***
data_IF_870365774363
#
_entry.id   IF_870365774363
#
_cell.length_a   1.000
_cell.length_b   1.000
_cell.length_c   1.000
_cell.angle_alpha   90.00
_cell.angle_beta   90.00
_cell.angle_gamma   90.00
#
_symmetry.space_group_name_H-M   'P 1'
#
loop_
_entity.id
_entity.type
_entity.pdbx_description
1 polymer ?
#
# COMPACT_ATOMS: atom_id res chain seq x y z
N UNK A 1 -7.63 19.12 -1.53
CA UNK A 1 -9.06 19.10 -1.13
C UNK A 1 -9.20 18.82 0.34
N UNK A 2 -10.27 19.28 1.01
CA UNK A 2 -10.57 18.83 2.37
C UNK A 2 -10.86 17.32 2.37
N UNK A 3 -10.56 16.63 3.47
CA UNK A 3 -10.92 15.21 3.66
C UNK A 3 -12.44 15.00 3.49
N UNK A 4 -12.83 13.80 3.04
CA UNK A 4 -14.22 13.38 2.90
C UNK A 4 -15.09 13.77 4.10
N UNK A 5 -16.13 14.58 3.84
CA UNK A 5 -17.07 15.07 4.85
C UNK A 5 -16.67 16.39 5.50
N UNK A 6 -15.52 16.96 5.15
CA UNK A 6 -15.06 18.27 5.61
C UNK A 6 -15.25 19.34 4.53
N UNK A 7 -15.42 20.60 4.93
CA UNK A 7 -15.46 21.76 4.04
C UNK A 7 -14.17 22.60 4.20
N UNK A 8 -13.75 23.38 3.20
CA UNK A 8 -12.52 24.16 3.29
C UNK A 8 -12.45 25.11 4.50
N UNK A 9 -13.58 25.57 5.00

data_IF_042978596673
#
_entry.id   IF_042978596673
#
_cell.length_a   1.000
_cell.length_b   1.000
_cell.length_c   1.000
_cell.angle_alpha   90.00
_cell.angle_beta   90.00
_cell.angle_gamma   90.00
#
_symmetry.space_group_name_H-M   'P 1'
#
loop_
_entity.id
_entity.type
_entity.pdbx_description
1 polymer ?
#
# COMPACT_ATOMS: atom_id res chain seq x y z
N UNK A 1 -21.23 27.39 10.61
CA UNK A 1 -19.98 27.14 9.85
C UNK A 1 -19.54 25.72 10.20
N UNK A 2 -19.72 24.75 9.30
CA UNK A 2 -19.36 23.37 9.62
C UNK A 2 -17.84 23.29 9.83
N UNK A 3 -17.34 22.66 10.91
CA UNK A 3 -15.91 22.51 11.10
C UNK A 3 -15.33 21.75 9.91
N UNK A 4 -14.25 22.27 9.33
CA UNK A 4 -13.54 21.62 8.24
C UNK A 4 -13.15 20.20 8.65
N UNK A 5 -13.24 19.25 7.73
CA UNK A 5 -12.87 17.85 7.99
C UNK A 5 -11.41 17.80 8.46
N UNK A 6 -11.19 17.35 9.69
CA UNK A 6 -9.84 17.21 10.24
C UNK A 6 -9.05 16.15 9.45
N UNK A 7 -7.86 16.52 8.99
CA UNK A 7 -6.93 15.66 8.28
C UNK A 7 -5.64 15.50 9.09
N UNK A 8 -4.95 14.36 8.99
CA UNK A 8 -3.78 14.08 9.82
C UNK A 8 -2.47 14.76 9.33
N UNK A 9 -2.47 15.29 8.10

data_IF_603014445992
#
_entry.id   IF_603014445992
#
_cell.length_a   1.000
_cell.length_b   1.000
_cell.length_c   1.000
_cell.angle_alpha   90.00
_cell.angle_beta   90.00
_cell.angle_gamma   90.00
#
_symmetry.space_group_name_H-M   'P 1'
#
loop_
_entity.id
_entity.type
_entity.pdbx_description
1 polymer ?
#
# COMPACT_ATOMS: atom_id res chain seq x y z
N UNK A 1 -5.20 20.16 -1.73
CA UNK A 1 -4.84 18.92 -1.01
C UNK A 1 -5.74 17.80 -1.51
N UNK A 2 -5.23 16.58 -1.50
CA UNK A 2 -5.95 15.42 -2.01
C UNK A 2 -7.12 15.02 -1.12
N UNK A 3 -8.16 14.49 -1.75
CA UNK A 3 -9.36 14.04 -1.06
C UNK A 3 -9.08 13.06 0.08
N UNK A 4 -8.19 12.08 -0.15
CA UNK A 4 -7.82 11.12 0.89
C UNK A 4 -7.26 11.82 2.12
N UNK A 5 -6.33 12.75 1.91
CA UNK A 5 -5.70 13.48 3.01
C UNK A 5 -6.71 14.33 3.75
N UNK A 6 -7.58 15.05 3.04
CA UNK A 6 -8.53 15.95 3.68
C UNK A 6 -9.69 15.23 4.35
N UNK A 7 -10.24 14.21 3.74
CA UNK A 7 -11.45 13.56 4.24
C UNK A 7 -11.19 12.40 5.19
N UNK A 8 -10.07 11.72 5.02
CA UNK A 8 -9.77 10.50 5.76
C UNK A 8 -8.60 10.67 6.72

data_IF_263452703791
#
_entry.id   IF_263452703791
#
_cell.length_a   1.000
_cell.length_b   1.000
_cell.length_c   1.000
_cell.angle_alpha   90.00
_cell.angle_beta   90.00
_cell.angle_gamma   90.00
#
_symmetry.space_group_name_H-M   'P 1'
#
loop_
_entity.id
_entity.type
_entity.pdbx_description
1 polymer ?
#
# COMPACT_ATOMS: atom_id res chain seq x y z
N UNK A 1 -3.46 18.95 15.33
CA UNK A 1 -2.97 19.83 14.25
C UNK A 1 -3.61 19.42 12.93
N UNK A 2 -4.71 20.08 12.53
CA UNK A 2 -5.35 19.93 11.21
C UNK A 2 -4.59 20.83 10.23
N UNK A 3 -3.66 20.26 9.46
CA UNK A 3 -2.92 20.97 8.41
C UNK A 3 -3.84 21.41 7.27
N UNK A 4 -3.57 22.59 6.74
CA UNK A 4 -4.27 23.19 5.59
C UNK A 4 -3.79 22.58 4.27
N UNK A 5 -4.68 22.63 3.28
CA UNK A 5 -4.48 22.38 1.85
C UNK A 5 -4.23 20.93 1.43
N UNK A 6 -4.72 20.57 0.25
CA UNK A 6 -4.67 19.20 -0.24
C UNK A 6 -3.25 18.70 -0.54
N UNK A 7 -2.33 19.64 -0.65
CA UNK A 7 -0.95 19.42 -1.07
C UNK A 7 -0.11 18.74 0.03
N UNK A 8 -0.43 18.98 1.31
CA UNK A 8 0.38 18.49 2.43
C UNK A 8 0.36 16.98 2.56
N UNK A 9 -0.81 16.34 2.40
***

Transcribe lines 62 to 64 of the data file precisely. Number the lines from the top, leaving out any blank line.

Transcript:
_entity.pdbx_description
1 polymer ?
#